Smoking cannabis frequently over a long period of time can damage your lungs, particularly if you hold the smoke in after inhaling. Daily or near-daily use of cannabis increases the risk of developing anxiety or depression, psychosis and schizophrenia. It could also affect your ability to become pregnant by disrupting menstrual cycles or reducing sperm count. Becoming dependent on cannabis is also a risk and many people who try to quit experience withdrawal symptoms such as irritability, sleeping difficulties, cravings and anxiety.

If you choose to use cannabis, the only way to avoid these risks is to use it infrequently, taking breaks from using cannabis, using products with lower levels of THC and higher levels of CBD, and limiting the amount of cannabis that you use in a single day.  For more information on reducing your risks, check out the Lower-Risk Cannabis Use Guidelines.

Effects on lungs

Smoking cannabis causes toxic by-products to be released, and inhaled, similar to those found in smoking tobacco cigarettes. Some studies show vaping reduces the toxins and carcinogens released into the lungs.

When using cannabis and tobacco together, you increase your risk of developing breathing problems. Smoking cannabis with tobacco could increase the risk of tobacco-related lung disease such as asthma, chronic obstructive pulmonary disorder (COPD) and lung cancer.

In places where cannabis has been legalized, edibles have become more popular than the traditional ways of using cannabis because they do not affect the lungs.1

Anxiety and depression

Research has shown that teenagers with high levels of anxiety might start using cannabis at a younger age, and they may increase the amount and frequency of use more quickly than other teens. Teen girls who experience depression may also use larger amounts of cannabis more often than peers. 

Frequently using cannabis to self-medicate for anxiety and depression, rather than developing healthy coping skills, can make it more difficult to recover from these problems.

There is conflicting evidence about cannabis and its effectiveness to treat anxiety. If you are using or considering trying cannabis to treat your anxiety or depression, speak to your health care provider.

Psychotic disorders

It is not recommended to use cannabis if you have a personal or family history of psychosis, schizophrenia, or bipolar disorder.

Most cannabis users will not develop schizophrenia, but for those already at risk of developing schizophrenia, either due to family history or other risk factors, cannabis can increase this risk. This is especially true if cannabis use starts when a person is young, or if a person uses cannabis frequently.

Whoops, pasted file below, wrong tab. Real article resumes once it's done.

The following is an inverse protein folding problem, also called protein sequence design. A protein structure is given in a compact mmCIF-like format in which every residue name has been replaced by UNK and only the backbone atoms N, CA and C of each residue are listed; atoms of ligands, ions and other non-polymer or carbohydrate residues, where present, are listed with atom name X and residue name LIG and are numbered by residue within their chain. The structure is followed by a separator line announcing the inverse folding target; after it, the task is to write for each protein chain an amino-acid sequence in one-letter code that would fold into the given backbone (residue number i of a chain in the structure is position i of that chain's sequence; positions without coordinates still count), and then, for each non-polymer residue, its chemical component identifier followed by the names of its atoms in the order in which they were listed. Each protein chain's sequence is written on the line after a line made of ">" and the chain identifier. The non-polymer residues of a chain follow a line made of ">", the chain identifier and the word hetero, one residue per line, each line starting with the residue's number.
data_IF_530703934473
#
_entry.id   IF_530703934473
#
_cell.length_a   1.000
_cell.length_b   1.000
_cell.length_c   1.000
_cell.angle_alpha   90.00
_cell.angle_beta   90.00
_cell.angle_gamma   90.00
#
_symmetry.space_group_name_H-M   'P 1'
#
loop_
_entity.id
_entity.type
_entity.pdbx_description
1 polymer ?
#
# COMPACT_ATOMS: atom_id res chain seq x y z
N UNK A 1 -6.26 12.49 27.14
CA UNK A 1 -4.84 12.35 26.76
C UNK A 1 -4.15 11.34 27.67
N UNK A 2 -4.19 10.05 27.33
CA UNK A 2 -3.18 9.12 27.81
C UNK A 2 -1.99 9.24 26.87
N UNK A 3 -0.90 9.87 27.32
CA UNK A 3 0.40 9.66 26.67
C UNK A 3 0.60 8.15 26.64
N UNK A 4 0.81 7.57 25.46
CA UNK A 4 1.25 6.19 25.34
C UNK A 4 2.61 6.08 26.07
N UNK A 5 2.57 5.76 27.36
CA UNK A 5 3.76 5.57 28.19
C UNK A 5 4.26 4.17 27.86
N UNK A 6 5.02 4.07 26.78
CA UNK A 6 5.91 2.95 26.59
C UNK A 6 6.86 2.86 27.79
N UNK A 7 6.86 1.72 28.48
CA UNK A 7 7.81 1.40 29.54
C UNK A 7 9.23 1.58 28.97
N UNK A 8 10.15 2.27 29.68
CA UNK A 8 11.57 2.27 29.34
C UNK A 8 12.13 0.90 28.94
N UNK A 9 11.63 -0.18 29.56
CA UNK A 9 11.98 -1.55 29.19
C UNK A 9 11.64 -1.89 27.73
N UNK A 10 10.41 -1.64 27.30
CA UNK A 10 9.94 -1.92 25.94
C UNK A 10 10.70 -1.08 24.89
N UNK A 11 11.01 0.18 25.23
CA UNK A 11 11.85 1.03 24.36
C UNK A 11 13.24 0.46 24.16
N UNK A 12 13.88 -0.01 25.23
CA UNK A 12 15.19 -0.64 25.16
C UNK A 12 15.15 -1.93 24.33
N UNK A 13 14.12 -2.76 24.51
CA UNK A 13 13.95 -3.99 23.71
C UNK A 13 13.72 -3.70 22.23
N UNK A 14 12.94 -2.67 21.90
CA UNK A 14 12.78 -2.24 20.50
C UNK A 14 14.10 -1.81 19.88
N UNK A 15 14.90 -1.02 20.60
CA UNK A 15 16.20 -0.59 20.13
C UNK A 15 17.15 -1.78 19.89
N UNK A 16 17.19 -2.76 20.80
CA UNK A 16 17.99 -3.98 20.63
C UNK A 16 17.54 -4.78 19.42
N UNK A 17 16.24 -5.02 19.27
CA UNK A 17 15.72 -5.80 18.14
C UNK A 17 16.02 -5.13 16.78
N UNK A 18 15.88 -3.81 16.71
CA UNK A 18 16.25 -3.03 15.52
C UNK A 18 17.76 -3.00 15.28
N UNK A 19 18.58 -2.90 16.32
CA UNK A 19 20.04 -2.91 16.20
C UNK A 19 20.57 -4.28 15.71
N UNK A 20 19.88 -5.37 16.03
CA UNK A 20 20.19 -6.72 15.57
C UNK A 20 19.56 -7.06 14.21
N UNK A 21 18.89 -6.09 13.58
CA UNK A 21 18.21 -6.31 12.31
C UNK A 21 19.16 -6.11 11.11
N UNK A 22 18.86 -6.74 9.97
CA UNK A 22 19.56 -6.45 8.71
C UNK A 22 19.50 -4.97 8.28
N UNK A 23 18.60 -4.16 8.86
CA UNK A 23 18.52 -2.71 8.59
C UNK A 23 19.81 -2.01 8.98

Chronic symptoms of psychosis may also appear when cannabis is used frequently or from an early age. These can persist even after cannabis use has stopped. This may not occur in every cannabis user, but using cannabis for long periods of time greatly increases a person’s risk.

For conditions like bipolar disorder, where periods of mania or psychosis may be triggered, cannabis increases the likelihood that these manic periods will occur.

Poor memory, concentration, and motivation

Frequent, long-term use of cannabis can negatively affect your memory, your ability to concentrate at school or work, and for some people will make it more difficult to become motivated. As a result, long-term cannabis use has been associated with lower grades and poorer work performance.


Addiction (or dependency) to any drug is a serious and often relapsing chronic disease.Cannabis use disorder is “a problematic pattern of cannabis use leading to clinically significant impairment or distress.”2 Dependency happens in about nine per cent of cannabis users, compared to alcoholism, which occurs in 23 per cent of users. People who have a cannabis use disorder can have a difficult time quitting or cutting back on use, or may experience withdrawal symptoms if they do. Withdrawal symptoms include anxiety, irritability, upset stomach, loss of appetite, disturbed sleep and depression.3

Signs of cannabis use disorder include:

  • craving cannabis
  • not completing important responsibilities at work, school or home;
  • giving up important social or occupational activities
  • using cannabis more often or in larger amounts to achieve the desired effects
  • having difficulty cutting down on or controlling cannabis use

If you or someone you know is struggling with a dependency, contact the youth addictions centralized intake service: 1-877-710-3999, or the Manitoba Addictions Helpline at 1-855-662-6605.

1Canadian Nurses Association, Harm Reduction for non-medical cannabis use, p. 6.
2Diagnostic and Statistical Manual of Mental Disorders, DSM-5.
3Canadian Nurses Association, p. 7.